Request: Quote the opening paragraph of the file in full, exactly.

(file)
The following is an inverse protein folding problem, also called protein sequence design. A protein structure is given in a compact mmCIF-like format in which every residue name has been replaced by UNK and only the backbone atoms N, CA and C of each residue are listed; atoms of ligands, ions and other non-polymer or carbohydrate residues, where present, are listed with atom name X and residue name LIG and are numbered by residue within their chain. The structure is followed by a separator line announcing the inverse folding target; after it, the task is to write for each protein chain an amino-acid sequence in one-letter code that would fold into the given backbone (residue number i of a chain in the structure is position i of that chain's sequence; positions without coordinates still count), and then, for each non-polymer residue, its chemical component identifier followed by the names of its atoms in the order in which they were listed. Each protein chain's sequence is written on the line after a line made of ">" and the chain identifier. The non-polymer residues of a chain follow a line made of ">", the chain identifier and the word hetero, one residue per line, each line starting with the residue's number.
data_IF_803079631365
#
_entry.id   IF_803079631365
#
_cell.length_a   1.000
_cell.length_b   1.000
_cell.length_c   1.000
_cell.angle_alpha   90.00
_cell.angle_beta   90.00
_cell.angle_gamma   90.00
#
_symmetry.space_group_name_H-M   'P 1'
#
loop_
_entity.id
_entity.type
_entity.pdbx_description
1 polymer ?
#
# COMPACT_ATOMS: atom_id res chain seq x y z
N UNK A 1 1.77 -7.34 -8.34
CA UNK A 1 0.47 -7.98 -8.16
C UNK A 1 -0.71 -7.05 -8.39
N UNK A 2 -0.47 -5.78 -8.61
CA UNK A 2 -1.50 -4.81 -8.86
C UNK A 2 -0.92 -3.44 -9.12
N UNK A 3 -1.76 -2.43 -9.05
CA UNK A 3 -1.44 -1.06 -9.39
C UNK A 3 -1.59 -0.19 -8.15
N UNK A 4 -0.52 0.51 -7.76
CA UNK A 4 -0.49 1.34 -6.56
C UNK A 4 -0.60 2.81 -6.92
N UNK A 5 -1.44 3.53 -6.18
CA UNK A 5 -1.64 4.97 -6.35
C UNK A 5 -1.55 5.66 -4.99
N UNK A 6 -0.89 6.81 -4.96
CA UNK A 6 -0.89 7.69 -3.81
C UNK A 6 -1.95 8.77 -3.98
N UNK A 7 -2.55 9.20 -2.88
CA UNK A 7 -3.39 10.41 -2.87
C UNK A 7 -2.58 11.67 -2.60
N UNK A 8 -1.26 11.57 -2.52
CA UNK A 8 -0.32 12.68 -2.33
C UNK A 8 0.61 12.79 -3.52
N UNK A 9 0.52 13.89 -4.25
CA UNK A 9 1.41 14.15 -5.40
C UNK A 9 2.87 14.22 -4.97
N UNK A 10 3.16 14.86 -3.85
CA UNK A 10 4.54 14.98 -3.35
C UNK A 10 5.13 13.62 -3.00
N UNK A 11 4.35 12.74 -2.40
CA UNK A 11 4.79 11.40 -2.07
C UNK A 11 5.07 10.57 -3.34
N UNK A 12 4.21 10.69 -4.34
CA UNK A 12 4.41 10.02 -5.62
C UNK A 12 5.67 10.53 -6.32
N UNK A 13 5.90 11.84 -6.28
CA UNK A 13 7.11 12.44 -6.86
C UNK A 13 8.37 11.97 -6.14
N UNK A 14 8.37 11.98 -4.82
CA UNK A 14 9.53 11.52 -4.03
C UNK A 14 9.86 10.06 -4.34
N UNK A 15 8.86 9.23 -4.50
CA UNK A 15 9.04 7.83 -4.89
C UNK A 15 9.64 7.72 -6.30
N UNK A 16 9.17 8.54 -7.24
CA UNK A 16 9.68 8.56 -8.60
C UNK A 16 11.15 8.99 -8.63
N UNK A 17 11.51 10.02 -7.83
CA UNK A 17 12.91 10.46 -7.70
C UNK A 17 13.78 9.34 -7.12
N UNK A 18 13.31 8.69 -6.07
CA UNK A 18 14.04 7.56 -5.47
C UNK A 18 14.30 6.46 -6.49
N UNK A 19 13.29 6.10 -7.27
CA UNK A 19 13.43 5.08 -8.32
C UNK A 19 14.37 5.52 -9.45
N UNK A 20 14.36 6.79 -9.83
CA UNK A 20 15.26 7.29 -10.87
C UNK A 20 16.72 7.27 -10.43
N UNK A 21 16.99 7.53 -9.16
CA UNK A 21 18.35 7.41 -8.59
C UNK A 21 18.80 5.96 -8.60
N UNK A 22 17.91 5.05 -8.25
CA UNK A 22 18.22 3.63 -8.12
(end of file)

The following is an inverse protein folding problem, also called protein sequence design. A protein structure is given in a compact mmCIF-like format in which every residue name has been replaced by UNK and only the backbone atoms N, CA and C of each residue are listed; atoms of ligands, ions and other non-polymer or carbohydrate residues, where present, are listed with atom name X and residue name LIG and are numbered by residue within their chain. The structure is followed by a separator line announcing the inverse folding target; after it, the task is to write for each protein chain an amino-acid sequence in one-letter code that would fold into the given backbone (residue number i of a chain in the structure is position i of that chain's sequence; positions without coordinates still count), and then, for each non-polymer residue, its chemical component identifier followed by the names of its atoms in the order in which they were listed. Each protein chain's sequence is written on the line after a line made of ">" and the chain identifier. The non-polymer residues of a chain follow a line made of ">", the chain identifier and the word hetero, one residue per line, each line starting with the residue's number.